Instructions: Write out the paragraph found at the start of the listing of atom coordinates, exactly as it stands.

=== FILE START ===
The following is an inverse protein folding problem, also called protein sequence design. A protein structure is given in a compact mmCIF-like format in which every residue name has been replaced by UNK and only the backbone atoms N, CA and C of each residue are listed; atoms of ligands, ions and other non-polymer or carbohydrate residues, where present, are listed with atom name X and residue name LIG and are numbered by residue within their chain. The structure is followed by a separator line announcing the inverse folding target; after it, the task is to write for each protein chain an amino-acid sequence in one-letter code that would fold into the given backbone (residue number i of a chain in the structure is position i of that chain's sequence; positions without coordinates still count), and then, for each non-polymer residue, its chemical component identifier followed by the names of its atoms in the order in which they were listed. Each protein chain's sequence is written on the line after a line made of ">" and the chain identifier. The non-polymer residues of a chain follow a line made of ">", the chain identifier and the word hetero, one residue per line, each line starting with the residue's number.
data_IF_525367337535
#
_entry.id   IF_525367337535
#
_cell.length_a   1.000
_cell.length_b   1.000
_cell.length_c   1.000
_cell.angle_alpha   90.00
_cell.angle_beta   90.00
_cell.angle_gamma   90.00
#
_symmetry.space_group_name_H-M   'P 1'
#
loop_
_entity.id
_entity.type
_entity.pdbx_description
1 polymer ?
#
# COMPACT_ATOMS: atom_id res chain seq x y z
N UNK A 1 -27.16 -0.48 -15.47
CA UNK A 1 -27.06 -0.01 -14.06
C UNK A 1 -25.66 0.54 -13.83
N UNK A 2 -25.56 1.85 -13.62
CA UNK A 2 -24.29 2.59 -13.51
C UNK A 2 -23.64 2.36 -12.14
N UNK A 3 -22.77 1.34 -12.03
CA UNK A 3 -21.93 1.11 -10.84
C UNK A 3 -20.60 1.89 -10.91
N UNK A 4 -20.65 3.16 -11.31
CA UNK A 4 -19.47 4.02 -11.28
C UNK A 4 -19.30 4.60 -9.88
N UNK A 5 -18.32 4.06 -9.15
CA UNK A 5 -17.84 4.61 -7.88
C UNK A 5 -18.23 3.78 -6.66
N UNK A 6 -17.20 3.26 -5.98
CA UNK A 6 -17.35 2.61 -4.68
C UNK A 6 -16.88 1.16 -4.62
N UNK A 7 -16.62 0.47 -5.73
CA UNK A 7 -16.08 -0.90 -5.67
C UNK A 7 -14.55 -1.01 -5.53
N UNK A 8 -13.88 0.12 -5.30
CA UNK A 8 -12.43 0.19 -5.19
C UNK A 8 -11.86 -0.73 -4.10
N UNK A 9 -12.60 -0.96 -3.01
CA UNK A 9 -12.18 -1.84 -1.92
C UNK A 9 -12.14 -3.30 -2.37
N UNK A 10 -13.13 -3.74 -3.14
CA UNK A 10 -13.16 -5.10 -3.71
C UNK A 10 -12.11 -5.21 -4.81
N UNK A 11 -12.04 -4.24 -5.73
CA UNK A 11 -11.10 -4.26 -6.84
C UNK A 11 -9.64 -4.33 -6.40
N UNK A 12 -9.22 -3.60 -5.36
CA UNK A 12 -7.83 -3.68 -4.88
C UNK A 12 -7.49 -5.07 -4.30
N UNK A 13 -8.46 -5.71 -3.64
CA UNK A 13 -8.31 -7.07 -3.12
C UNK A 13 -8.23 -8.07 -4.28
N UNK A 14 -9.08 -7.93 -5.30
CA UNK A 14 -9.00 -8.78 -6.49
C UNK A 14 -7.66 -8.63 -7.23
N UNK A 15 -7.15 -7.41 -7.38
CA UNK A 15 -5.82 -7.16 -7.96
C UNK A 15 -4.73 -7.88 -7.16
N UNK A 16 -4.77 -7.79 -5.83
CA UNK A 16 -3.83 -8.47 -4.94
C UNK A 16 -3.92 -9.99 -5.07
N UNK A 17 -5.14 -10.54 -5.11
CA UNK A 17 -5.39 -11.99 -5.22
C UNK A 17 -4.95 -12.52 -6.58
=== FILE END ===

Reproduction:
The following is an inverse protein folding problem, also called protein sequence design. A protein structure is given in a compact mmCIF-like format in which every residue name has been replaced by UNK and only the backbone atoms N, CA and C of each residue are listed; atoms of ligands, ions and other non-polymer or carbohydrate residues, where present, are listed with atom name X and residue name LIG and are numbered by residue within their chain. The structure is followed by a separator line announcing the inverse folding target; after it, the task is to write for each protein chain an amino-acid sequence in one-letter code that would fold into the given backbone (residue number i of a chain in the structure is position i of that chain's sequence; positions without coordinates still count), and then, for each non-polymer residue, its chemical component identifier followed by the names of its atoms in the order in which they were listed. Each protein chain's sequence is written on the line after a line made of ">" and the chain identifier. The non-polymer residues of a chain follow a line made of ">", the chain identifier and the word hetero, one residue per line, each line starting with the residue's number.